And to drive fish and fisherman alike crazy. The angler is attempting to tie an artificial Green Drake to his line.

Rockwell and Schaeffer became neighbors and close friends. They shared models. Rockwell’s sons would show up in Schaeffer paintings, and Schaeffer’s daughters in Rockwell’s.

Romance under Shakespeare’s Statue from April 28, 1945

"Romance Under Shakespeare’s Statue"
from April 28, 1945

The two families even traveled together, and Rockwell accompanied Schaeffer on many fishing trips. As he would be the first to admit, however, Rockwell was not much of an outdoorsman. Even though they fished together, Schaeffer joked: “Norman was lousy at it.”

Speaking of Schaeffer’s daughters, they appear in this painting. One is the young lady being romanced under the statue of Shakespeare and one is a nearby nurse. Schaeffer had to paint the Central Park scene twice.

Editors noted: “The first attempt, made in the thirty-two degrees below zero weather of Vermont, was ruined when the white-lead sizing used to prime the canvas froze and the paint flaked off.”

Would you believe the heavens once had to be scrambled for a Post cover?

Naval Lookout from November 7, 1942

"Naval Lookout"
from November 7, 1942

Schaeffer painted a gritty and realistic series of covers during WWII. The Navy found the first version of this cover a bit too realistic and asked the artist not to use it.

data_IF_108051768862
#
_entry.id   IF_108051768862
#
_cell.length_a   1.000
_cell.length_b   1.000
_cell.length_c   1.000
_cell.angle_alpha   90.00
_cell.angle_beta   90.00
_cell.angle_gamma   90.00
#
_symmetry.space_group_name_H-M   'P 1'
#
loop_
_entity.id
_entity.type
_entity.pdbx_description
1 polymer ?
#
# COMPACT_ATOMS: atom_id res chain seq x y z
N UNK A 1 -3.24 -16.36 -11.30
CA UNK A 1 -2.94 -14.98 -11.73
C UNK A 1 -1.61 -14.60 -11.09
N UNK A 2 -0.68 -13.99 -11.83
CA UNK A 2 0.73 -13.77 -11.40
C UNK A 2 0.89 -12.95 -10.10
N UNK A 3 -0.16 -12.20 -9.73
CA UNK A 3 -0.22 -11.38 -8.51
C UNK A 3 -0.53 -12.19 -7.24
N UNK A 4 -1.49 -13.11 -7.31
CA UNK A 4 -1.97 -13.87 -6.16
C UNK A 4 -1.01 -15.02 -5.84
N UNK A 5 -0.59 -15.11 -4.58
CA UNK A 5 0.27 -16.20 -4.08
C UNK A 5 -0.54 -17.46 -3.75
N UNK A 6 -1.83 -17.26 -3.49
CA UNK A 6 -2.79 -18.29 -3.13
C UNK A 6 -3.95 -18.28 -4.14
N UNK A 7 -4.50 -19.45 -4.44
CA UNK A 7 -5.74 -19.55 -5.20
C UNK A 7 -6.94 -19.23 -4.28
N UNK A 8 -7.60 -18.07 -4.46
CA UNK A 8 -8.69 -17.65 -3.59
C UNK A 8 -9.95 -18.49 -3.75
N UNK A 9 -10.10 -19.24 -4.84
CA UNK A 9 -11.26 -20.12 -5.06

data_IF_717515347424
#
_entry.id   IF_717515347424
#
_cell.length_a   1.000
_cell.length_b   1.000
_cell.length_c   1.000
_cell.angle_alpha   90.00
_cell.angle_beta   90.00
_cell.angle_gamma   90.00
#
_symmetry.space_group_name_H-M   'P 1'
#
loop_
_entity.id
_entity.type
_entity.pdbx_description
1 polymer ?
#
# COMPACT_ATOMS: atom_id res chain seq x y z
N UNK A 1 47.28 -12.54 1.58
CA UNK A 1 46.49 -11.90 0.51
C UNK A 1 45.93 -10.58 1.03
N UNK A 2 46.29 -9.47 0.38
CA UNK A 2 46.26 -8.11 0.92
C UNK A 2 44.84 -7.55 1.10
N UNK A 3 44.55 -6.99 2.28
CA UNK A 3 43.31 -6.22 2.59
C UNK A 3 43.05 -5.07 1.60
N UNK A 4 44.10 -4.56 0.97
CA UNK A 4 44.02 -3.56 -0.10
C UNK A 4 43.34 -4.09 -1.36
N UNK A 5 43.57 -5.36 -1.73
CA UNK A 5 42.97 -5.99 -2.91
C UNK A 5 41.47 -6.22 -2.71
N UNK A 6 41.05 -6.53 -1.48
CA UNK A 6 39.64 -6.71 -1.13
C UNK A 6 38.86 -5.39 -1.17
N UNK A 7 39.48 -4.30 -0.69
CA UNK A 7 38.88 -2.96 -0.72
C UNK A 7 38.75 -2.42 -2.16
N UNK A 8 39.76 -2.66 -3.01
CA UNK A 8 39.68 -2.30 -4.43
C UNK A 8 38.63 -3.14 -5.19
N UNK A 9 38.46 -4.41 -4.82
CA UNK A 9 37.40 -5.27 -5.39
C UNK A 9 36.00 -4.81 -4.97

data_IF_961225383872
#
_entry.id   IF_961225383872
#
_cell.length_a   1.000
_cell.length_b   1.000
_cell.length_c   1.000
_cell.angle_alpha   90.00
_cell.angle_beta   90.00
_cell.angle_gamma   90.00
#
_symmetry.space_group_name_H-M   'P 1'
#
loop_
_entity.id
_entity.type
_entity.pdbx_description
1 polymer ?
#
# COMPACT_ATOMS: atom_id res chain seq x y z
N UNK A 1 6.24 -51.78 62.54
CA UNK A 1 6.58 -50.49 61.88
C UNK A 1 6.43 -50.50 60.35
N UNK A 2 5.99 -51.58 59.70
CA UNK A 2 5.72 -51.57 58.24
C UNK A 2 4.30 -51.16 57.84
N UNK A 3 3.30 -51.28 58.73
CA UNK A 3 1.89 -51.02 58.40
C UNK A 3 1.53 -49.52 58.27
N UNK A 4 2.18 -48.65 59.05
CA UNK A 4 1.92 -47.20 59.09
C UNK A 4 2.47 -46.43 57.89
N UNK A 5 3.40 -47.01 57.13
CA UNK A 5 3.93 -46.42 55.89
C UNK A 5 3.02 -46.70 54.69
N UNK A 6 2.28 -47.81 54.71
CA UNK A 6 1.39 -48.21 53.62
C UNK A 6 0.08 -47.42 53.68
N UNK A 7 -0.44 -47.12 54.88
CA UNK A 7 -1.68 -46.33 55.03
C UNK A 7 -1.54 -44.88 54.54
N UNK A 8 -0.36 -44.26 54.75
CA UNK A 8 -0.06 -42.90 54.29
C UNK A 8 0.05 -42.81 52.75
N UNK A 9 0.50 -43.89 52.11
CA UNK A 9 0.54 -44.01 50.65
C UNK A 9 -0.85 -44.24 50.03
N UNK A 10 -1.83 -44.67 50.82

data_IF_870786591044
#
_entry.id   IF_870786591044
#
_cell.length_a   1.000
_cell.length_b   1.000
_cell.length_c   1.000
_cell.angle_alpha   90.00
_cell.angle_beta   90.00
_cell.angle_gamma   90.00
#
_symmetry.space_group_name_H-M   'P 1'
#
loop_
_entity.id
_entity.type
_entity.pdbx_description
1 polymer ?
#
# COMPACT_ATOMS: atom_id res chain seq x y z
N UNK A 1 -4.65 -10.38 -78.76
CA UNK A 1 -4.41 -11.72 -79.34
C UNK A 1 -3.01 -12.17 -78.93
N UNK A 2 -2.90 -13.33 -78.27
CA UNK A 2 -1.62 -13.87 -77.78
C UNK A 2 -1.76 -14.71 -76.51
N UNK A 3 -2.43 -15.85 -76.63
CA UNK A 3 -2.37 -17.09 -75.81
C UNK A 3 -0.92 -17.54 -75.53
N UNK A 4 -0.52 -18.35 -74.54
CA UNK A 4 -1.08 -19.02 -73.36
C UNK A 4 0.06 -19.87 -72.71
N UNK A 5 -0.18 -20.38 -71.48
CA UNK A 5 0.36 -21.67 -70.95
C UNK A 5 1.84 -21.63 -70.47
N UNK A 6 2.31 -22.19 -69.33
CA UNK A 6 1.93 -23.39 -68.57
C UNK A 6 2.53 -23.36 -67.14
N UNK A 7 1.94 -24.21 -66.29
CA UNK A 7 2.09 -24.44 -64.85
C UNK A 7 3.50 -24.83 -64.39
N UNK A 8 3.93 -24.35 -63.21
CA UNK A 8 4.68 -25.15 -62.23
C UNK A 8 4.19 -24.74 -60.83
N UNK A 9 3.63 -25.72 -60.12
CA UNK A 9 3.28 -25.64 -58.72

They felt the enemy might be able to calculate the Russian convoy route from the formation of the stars. The artist felt he owed it to the fighting men to strive for authenticity, but promptly reshuffled the constellations.

The Navy supplied the equipment and model depicted for this view of the crow’s nest of a PC boat. To get the personal feel of the scene, Schaeffer had a long talk at the New York Navy Yard with seamen who had stood the watch.

“The time of night portrayed,” the artist noted, “is the most dangerous and vulnerable in which to operate, as it is clear and starlit and the ships form silhouettes, making them perfect targets.”

Sailor Comes Home to Mountain Ranch from August 25, 1945

"Sailor Comes Home To Mountain Ranch"
from August 25, 1945

As in the case of the “Farm Pond Landscape,” this scene was meant to be a vacation for the artist. But it turned into another busman’s holiday. While in California, Schaeffer drove out to Lone Pine to see unusual rock formations.

He was quite content to admire this strange rock when darned if a buckboard didn’t come rolling around the bend. Perched aboard were a man, a woman, and a sailor. The sailor especially caught his eye.

“He was a big, rawboned youngster, obviously built for the saddle instead of a uniform.”

Thus, wrote Post editors of this 1945 painting, “Schaeffer’s breathing spell evaporated and he began to make sketches for another Post cover too good to pass up.”

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  • Jeff Sandgren

    Interesting and enjoyable piece, Diana. Thanks! If you’d like more stories, my mother is Mead’s niece, owns several of his paintings, and knows lots more stories. Let me know if you’d like her contact info — I’m sure she’d be happy to chat with you.